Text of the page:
Some liquors have a bigger profit margin than others. Scotch and tequila, for example, have a significant price bounce, says Jacques Bezuidenhout, brand ambassador for Partida Tequila and a bartender for more than 15 years.
Few people will drink well scotch if it's of poor quality, giving bartenders a chance to upsell, Rapp says. This doesn't mean the bartender isn't recommending something you'll like, but it's something to be aware of, so you're not sold something you don't want or something you don't want to pay for.
Know what you're ordering
If you're seduced by brand names and marketing and order a cognac, vodka or some other liquor because you've seen it advertised everywhere, it will probably cost more, says Robert Yonskie, a head instructor at the New York Bartending School and a resident mixologist at Dailyfoodandwine.com.
"Some things are absolutely overpriced simply because they're popular," says Yonskie, who has seen customers buy certain drinks only because they've seen them advertised.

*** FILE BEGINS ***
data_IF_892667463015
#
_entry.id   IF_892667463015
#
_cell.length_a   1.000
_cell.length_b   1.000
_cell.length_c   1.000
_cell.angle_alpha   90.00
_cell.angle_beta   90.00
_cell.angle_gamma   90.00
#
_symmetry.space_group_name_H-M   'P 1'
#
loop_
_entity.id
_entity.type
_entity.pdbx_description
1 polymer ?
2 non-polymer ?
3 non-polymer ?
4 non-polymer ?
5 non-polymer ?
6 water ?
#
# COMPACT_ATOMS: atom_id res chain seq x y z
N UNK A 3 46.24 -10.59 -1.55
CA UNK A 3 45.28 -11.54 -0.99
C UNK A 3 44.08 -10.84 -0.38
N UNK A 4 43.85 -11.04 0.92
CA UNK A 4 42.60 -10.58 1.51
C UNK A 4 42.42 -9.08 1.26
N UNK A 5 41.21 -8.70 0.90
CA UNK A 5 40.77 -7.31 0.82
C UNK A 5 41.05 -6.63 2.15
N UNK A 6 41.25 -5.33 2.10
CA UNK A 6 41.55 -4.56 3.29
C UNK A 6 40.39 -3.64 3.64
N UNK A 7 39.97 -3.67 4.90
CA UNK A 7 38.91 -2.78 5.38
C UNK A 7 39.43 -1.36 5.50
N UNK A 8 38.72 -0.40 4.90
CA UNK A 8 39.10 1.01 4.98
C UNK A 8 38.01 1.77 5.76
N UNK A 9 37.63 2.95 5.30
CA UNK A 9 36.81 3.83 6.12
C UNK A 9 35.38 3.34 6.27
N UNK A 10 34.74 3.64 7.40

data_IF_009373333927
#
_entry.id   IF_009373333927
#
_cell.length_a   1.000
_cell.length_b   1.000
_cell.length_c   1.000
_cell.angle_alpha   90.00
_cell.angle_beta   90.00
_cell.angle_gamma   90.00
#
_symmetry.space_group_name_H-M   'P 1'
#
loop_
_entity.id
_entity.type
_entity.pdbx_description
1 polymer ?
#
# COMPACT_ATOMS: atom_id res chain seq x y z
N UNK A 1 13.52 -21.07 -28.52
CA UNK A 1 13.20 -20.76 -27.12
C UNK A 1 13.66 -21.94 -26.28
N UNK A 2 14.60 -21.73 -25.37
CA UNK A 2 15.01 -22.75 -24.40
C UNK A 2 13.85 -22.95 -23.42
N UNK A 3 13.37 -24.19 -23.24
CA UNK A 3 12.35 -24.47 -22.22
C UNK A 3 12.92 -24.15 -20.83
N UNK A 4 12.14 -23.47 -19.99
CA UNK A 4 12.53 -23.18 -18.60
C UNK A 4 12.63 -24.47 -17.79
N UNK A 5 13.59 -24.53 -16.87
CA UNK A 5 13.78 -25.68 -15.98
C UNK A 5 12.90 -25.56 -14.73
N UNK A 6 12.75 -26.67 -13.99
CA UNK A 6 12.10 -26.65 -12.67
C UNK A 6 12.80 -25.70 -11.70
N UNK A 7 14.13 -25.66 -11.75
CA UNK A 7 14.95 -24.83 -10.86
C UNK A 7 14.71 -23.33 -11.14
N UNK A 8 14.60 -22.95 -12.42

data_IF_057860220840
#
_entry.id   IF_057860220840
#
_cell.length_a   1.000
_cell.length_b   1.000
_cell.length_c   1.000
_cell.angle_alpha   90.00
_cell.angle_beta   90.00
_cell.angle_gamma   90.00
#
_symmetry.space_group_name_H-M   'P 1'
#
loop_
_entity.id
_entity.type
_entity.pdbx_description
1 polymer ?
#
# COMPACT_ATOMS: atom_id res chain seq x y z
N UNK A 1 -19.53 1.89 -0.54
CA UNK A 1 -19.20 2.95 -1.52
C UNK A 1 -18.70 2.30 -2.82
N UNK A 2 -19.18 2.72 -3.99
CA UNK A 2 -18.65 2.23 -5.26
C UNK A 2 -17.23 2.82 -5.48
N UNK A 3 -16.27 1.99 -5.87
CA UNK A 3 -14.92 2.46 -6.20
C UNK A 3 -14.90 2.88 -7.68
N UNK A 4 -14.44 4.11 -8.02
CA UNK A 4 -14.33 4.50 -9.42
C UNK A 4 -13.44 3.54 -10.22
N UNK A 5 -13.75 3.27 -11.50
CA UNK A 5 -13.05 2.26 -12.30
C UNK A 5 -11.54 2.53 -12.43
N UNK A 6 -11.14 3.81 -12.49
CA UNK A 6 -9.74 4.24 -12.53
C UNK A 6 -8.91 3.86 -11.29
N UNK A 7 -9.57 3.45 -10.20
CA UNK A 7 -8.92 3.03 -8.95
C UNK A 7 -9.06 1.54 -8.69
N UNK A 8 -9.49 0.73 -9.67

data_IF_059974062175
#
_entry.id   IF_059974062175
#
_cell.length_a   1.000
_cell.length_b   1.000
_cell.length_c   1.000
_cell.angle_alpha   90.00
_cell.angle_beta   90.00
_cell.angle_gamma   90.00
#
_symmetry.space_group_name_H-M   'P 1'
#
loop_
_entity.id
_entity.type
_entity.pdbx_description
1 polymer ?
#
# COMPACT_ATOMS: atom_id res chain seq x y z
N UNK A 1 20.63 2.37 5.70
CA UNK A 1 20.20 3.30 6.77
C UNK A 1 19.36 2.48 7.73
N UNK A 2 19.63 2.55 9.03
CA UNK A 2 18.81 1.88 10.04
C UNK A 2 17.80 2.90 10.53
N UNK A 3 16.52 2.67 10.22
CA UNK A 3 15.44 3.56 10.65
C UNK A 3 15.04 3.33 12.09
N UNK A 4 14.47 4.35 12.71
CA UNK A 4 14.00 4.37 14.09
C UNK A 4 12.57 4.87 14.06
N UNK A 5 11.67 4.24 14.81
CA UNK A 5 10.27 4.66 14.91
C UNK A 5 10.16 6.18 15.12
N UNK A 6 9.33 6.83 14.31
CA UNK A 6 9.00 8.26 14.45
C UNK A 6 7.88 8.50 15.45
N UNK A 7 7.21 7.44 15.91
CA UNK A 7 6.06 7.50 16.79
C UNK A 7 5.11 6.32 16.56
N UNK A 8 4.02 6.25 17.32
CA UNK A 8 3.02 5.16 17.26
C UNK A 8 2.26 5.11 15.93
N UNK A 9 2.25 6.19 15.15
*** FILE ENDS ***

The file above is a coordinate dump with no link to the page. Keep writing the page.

Bartenders go by taste instead of what they see in a magazine, so building trust in a bartender is important, Bezuidenhout says. "Decide by taste, not the beauty of the bottle or the beauty of the ad campaign," he says.
Don't order mojitos on a Friday night
Walking into a busy bar on a Friday night and ordering four mojitos will take the bartender away from the rest of the bar to make the labor-intensive drinks, which means you may not get the same quality you would at a less-busy time, says Yonskie.
"There's a good chance that (the bartender) is not going to do it properly," he says. Instead of gently releasing the flavor of mint in a mojito, a rushed bartender might shake the drink quickly, and you'll be sipping mint leaf fragments.
Your drinksmith may mix the drink in 20 seconds instead of the minute it takes to properly make it, Yonskie says. A minute may not sound like a lot of time, but multiply it by hundreds of customers a night, and it adds up.
And beyond paying for a drink that doesn't taste the way it's supposed to, asking for complicated drinks during peak times may make the bartender hesitate when you order a second round, he says.
Follow the golden rule
It was a great lesson in kindergarten, and it applies in a bar: Treat others as you want to be treated. Ordering complicated drinks on a busy night is one thing, but snapping your fingers, yelling or otherwise being rude won't get you quick service, and you'll get ignored when asking for a second round, says Yonskie.
Treating a bartender like a servant instead of a server absolutely won't help you get good service, he says.